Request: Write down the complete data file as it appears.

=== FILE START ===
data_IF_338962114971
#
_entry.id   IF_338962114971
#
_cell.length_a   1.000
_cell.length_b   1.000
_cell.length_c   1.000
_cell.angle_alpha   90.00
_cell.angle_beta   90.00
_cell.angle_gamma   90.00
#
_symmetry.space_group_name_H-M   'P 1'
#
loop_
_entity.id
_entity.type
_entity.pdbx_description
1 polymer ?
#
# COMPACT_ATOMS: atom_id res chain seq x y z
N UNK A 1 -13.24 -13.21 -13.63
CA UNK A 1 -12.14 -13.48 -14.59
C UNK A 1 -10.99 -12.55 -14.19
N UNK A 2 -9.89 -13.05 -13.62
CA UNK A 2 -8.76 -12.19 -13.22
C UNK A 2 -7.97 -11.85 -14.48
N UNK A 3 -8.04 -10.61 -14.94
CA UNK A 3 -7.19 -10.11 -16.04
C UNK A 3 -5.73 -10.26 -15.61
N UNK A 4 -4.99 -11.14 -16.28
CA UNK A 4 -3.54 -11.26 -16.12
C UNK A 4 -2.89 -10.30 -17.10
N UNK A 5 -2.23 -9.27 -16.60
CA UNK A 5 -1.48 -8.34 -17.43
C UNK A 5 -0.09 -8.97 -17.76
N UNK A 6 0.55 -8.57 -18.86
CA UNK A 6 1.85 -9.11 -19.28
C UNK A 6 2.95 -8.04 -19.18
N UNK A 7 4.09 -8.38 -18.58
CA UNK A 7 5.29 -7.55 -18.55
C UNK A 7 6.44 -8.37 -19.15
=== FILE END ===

data_IF_338962114971
#
_entry.id   IF_338962114971
#
_cell.length_a   1.000
_cell.length_b   1.000
_cell.length_c   1.000
_cell.angle_alpha   90.00
_cell.angle_beta   90.00
_cell.angle_gamma   90.00
#
_symmetry.space_group_name_H-M   'P 1'
#
loop_
_entity.id
_entity.type
_entity.pdbx_description
1 polymer ?
#
# COMPACT_ATOMS: atom_id res chain seq x y z
N UNK A 1 -13.24 -13.21 -13.63
CA UNK A 1 -12.14 -13.48 -14.59
C UNK A 1 -10.99 -12.55 -14.19
N UNK A 2 -9.89 -13.05 -13.62
CA UNK A 2 -8.76 -12.19 -13.22
C UNK A 2 -7.97 -11.85 -14.48
N UNK A 3 -8.04 -10.61 -14.94
CA UNK A 3 -7.19 -10.11 -16.04
C UNK A 3 -5.73 -10.26 -15.61
N UNK A 4 -4.99 -11.14 -16.28
CA UNK A 4 -3.54 -11.26 -16.12
C UNK A 4 -2.89 -10.30 -17.10
N UNK A 5 -2.23 -9.27 -16.60
CA UNK A 5 -1.48 -8.34 -17.43
C UNK A 5 -0.09 -8.97 -17.76
N UNK A 6 0.55 -8.57 -18.86
CA UNK A 6 1.85 -9.11 -19.28
C UNK A 6 2.95 -8.04 -19.18
N UNK A 7 4.09 -8.38 -18.58
CA UNK A 7 5.29 -7.55 -18.55
C UNK A 7 6.44 -8.37 -19.15